Crossroads of Canopy
This book was sent to me by the author at no cost. She’s a friend: I have blown detergent bubbles with her Small One at Ditmar awards ceremonies and watched them burst on someone’s expensive suit. So it’s a very good thing that I really enjoyed this, because it would just have been awkward otherwise.
This is her debut novel, and it’s coming from Tor in January 2017 (the hardcover will be USD$25.99, which will be who knows how much in actual AUD by that stage).
So yes, I enjoyed it. I would absolutely have enjoyed it without any knowledge of the author, too, so I have no hesitation in recommending it. The characters are compelling, the world is fascinating, the narrative moves at a good clip while leaving breathing space for characterisation, important issues are touched on. I don’t know what else you might want… I mean, there’s no dragons or unicorns, but you can’t have everything… .
This is a forest world (… what we know of it…) where the trees must be many hundreds of metres high. Our protagonist, Unar, is born to Canopy – the most privileged section of the forest, being the closest to the sun. She is not born to the most privileged group there, but she gets herself into the service of a goddess and life improves. Plus, there’s slaves to reassure her that there are always people worse off than yourself. Of course, things do not go as swimmingly as Unar would hope, and she is forced to learn new things – do new things – and meet new people in order to survive. It’s a self-discovery narrative, in that the focus is the reader learning through Unar as she learns about herself and her society.
In Canopy, there are thirteen gods and goddesses, who are served in different niches and who die and then reincarnate and who enable magic in their acolytes. In Canopy, they fear those of the Understorey. In Canopy, there are very definitely still haves and have-nots.
There’s a lot of interesting things going on here, especially in the world-building. There are people living at different points on the trees, and basically location connects to class/privilege in a really physical way where you can see the in-world logic: closer to the sun makes you better than everyone else, naturally. Dyer, of course, sets this up to be questioned and undercut as Unar progresses through her story and learns more of life and her world. There’s little historical background about how this society became so (literally) stratified – just some teasers – so I’m looking forward to seeing that develop. But/And it’s not all as simple as it might appear…
Throughout, Dyer sets up delightfully complex relationships: parent and child, siblings, friends, acquaintances, enemies-who-work-together, lovers (straight and queer), slave and owner. Very few of them exist or progress in expected patterns, with betrayals likely, loyalty in unexpected places, and the odd bit of casual cruelty that makes the humanity ring just that bit more true. Sometimes people have a reason to be angry, and sometimes they Just Are – also adding to their humanity; sometimes people fall in love with completely unexpected people; sometimes bad things happen for no reason.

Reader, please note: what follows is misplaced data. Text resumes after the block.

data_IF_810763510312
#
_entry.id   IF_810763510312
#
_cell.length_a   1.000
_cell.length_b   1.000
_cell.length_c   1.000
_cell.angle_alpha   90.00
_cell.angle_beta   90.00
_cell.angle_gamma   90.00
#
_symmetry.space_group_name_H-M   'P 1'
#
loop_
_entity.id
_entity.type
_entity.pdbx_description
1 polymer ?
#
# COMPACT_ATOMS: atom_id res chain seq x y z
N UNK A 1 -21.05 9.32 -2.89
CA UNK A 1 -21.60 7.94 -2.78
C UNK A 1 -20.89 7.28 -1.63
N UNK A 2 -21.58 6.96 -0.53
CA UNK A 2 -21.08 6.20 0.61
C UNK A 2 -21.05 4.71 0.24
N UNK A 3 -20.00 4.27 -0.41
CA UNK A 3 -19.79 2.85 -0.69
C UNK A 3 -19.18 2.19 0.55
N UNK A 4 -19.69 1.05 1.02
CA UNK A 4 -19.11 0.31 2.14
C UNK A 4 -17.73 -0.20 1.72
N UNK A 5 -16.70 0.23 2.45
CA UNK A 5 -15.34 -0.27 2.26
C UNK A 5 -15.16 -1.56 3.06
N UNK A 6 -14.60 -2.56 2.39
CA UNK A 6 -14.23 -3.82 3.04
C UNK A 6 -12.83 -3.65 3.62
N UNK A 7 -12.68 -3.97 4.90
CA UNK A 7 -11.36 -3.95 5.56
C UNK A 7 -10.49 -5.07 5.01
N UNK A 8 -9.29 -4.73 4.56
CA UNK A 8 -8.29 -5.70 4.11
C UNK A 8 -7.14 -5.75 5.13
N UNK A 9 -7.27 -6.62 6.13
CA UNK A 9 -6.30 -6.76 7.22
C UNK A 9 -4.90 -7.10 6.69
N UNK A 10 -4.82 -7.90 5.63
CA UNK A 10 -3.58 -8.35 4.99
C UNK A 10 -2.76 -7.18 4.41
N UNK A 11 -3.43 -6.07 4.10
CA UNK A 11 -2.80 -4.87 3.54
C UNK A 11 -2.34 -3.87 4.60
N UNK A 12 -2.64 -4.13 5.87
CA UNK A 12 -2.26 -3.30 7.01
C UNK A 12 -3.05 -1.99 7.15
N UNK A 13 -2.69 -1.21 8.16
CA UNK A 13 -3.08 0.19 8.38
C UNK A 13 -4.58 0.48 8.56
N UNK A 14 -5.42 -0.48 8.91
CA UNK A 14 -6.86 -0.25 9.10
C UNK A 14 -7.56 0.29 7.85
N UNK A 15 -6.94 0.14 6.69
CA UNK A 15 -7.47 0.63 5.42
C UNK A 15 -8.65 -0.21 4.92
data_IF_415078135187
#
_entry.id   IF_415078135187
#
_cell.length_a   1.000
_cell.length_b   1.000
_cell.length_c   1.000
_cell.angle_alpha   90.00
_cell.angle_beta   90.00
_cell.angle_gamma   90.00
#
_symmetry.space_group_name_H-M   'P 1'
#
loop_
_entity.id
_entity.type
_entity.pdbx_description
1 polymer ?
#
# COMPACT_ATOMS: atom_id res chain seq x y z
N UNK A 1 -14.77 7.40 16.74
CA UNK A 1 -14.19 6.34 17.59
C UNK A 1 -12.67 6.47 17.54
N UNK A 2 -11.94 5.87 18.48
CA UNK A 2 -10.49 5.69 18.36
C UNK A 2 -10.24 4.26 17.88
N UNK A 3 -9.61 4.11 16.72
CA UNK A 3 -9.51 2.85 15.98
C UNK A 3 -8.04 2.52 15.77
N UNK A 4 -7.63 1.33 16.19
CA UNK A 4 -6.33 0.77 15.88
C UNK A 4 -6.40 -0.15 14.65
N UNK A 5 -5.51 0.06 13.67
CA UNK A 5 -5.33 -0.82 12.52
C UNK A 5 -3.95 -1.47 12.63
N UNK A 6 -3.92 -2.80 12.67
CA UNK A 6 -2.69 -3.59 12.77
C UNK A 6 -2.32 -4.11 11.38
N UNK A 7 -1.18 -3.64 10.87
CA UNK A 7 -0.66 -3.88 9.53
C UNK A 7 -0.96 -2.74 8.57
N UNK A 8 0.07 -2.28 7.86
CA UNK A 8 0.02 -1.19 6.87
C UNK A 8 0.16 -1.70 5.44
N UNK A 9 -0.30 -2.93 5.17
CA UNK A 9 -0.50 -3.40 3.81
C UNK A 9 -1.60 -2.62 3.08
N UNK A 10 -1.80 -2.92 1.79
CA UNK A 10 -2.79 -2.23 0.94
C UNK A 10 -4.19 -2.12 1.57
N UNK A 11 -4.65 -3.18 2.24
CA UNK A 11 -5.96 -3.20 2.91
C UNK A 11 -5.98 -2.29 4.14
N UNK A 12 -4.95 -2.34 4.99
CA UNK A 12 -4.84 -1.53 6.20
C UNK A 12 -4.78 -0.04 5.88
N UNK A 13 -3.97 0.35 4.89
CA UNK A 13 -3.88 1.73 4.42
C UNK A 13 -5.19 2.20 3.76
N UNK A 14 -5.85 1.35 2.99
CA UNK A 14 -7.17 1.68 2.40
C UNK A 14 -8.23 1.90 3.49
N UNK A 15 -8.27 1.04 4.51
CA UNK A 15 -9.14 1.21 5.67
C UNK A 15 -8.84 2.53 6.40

Something else that I loved and that really struck me in reading the description of the rainforest is the Australian nature of it. Non-Aussies will probably suspect that Dyer is just making up names of all the trees (some of them she has, I think). But blue quandongs are real, as are bloodwoods, as are ironbarks and tallowwood. Some of the nasty critters suggest that she’s taken a good long look at goannas and other monitors. I fully expect a demented cassowary to feature in some future book, and Dyer will barely have to change them at all to make them amongst the most terrifying creatures ever.
This is the start of a series, which is great because I look forward to seeing where Unar goes. But, happily, it also stands all by itself – so if publishing falls over in February (may that not be so) we won’t be stuck wondering about really serious issues. Of course, Dyer COULD pull a Carmody/Obernewtyn on us, but I’m pretty sure she wouldn’t do that to us. PRETTY sure.
I have two slight gripes: I don’t love the title – I don’t hate it, but I don’t feel it’s the most explanatory or gripping. There’s also a point towards the end that I felt was too rushed, where Unar very quickly grasped something that was not at all obvious to me, so it felt too hurried. But those are pretty minor quibbles.
Get this book when you can. You really want to.